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British No 36 MKI Grenade help please

Article about: I picked this up to add to my collection of trash and trinkets. I was not able to find out much on the maker D&B or the strange pull pin that is on this example. Was this some type of mo

  1. #1

    Default British No 36 MKI Grenade help please

    I picked this up to add to my collection of trash and trinkets. I was not able to find out much on the maker D&B or the strange pull pin that is on this example. Was this some type of movie prop or a legit maker. The construction and markings look good to me. All thoughts and opinions are appreciated.
    John

    British No 36 MKI Grenade help pleaseBritish No 36 MKI Grenade help pleaseBritish No 36 MKI Grenade help pleaseBritish No 36 MKI Grenade help pleaseBritish No 36 MKI Grenade help please

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    It’s original, most likely a training grenade going on the drilled holes. They were usually painted white, but it’s not uncommon to find them with the paint removed. It’s usually done by collectors, who also sometimes fill in the holes and repaint them to look like live ones.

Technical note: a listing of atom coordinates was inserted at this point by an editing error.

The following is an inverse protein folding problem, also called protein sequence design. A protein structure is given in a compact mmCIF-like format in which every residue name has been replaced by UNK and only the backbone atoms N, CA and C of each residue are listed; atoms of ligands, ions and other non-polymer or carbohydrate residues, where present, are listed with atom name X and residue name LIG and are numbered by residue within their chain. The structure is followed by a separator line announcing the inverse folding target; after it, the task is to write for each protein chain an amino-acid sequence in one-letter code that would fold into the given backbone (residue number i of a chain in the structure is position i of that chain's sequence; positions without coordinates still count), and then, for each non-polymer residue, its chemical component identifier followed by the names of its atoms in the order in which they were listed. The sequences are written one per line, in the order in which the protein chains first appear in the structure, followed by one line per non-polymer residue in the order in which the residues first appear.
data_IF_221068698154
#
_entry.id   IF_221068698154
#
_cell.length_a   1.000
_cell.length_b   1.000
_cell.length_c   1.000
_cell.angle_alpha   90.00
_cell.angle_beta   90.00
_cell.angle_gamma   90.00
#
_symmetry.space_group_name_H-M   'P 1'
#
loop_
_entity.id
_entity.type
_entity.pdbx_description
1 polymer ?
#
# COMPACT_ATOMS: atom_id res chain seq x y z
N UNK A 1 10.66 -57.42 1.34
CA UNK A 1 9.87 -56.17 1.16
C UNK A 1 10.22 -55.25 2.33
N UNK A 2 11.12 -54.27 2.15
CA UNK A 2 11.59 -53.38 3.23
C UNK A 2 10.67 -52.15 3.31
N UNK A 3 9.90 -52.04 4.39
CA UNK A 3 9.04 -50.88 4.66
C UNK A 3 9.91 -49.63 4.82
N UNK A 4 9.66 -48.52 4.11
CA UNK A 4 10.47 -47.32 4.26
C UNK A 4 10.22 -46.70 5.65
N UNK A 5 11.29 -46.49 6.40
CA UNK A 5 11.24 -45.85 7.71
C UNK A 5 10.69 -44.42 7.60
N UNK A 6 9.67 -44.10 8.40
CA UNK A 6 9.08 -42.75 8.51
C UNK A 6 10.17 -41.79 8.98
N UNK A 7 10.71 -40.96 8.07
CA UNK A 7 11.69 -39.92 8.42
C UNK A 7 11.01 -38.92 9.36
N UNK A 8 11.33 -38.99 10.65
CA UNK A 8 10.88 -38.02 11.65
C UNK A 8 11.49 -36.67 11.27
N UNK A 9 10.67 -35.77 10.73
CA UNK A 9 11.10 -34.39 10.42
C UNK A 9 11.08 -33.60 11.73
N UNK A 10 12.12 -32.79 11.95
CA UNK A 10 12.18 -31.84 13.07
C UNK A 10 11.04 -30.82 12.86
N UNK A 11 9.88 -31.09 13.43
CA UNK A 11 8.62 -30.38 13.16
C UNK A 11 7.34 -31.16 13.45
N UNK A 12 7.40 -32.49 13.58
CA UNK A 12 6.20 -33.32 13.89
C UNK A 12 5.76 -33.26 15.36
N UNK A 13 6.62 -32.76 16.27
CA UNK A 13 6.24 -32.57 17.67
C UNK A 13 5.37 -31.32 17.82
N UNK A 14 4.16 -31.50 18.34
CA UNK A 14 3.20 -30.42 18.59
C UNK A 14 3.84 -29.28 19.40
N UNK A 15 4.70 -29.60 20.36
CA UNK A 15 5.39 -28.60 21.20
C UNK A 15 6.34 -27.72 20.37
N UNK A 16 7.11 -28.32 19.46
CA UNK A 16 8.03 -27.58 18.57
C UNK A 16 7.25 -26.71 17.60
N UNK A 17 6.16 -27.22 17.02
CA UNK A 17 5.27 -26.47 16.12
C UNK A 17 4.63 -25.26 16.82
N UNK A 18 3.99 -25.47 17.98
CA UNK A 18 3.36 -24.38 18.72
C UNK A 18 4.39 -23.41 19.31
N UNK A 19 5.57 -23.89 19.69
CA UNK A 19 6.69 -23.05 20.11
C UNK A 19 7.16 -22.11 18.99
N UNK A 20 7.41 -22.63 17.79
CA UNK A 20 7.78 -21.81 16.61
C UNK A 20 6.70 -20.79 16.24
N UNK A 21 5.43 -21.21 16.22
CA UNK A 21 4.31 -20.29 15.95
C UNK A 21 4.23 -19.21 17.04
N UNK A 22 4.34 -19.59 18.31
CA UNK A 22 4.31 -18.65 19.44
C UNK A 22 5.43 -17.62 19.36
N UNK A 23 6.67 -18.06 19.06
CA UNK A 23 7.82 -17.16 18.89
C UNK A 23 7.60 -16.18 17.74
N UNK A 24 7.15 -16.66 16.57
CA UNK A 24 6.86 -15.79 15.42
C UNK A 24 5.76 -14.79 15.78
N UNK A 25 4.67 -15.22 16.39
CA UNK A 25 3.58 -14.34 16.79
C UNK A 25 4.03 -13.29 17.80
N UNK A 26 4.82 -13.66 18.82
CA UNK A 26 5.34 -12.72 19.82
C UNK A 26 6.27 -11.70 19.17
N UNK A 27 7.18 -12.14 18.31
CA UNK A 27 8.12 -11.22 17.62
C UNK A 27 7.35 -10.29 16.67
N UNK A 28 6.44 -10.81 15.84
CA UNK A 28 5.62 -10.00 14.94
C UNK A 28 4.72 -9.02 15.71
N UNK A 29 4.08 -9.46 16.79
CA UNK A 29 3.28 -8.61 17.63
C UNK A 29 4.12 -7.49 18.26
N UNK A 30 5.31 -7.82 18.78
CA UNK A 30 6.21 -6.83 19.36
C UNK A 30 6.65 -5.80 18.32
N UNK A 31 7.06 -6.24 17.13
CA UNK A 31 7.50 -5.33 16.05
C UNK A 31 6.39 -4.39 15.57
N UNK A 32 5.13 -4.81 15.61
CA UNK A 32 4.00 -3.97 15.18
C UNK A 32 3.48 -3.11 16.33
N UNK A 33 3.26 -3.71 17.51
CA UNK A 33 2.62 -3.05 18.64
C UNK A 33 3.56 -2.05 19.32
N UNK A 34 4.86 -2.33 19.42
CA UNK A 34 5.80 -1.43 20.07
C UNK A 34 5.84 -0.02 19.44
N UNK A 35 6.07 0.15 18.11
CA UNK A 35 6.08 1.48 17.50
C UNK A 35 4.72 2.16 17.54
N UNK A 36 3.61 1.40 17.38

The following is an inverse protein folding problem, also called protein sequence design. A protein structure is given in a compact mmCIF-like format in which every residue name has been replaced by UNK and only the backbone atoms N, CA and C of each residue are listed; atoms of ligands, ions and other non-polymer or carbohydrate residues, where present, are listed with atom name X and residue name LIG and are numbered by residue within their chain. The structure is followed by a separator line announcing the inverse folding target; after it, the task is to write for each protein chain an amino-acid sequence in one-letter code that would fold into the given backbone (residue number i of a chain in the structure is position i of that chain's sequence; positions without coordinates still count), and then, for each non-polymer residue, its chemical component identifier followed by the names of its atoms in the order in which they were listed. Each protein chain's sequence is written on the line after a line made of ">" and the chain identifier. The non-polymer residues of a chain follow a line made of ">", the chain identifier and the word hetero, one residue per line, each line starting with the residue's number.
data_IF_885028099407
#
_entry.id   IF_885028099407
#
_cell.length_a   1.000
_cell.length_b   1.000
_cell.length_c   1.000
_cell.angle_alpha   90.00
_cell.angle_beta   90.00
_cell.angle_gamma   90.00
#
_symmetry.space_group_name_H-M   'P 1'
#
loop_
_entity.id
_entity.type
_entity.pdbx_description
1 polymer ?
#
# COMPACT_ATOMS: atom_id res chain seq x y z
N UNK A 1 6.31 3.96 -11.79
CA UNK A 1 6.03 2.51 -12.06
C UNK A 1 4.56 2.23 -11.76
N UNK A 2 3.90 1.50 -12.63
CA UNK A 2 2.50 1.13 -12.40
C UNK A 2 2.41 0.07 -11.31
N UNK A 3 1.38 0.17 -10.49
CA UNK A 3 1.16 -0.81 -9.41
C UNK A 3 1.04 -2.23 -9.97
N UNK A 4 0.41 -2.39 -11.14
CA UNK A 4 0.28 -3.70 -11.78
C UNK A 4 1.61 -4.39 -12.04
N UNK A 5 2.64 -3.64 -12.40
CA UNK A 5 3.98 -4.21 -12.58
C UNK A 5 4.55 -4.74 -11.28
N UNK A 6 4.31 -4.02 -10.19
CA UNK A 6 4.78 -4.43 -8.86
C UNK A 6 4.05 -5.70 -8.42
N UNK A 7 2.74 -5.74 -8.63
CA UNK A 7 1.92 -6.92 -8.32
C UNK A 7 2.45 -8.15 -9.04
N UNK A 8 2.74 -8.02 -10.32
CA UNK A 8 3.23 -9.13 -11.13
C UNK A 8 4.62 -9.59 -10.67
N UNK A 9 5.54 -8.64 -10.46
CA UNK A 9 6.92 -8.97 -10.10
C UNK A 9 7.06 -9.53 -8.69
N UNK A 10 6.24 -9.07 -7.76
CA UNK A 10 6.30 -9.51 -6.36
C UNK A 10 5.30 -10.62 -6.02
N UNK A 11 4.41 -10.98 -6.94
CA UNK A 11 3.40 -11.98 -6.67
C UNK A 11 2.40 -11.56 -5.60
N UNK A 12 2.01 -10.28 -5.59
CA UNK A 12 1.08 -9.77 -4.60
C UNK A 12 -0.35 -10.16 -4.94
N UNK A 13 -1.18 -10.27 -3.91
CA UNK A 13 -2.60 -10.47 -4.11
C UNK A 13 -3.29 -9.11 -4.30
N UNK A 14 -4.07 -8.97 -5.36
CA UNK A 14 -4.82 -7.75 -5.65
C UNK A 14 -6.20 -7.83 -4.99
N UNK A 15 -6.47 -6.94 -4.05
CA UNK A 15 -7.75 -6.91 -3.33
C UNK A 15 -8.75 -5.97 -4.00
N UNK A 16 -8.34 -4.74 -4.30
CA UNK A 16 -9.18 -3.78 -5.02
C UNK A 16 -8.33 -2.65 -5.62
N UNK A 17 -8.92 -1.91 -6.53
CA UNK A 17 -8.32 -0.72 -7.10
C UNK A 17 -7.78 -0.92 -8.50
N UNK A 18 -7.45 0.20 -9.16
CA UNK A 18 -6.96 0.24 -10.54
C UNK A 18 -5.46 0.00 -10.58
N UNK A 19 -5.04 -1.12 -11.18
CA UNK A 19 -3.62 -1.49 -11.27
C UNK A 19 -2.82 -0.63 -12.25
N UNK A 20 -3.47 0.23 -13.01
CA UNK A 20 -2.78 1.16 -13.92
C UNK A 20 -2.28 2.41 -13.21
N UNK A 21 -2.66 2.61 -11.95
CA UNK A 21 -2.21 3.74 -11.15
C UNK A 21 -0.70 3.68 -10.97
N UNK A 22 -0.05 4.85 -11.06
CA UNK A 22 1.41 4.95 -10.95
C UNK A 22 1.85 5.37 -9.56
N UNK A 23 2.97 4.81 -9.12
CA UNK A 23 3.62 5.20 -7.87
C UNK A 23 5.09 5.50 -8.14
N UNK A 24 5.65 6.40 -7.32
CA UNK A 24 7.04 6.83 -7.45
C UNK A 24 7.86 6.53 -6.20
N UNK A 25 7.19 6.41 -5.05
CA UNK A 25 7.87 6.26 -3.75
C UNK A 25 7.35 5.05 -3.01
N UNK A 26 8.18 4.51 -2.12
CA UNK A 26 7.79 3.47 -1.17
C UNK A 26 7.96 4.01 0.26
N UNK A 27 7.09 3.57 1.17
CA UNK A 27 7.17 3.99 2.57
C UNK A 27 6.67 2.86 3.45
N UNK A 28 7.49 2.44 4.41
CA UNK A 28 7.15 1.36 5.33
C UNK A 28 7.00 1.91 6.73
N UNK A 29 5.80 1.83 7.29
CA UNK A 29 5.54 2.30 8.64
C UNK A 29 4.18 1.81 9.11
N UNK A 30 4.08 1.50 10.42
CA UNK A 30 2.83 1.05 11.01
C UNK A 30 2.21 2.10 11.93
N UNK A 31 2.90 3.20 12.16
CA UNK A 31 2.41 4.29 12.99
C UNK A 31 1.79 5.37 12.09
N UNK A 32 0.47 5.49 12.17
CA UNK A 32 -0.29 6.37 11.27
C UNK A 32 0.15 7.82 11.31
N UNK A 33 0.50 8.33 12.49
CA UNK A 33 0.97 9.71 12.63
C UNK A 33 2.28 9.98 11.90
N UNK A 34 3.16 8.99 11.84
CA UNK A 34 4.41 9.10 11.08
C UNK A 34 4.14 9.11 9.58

B.B.
    ''Everyday you think of living. We are born to die, but I appreciate life. We live day by day, and I always say: yesterday is history, today's reality, and tomorrow's a dream.' -- Henry Flescher, Holocaust Survivor -- March 14, 1924 - August 29, 2018

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    Grenade Hand and Rifle Drill No36. As BB says it should be painted white. The Pin is a modern 'Twist and Pull' as opposed to the original ring and split pin.

    R

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    Thank you both for the information. I was hoping it would have been something to add to the collection but sound like it needs to move on.
    John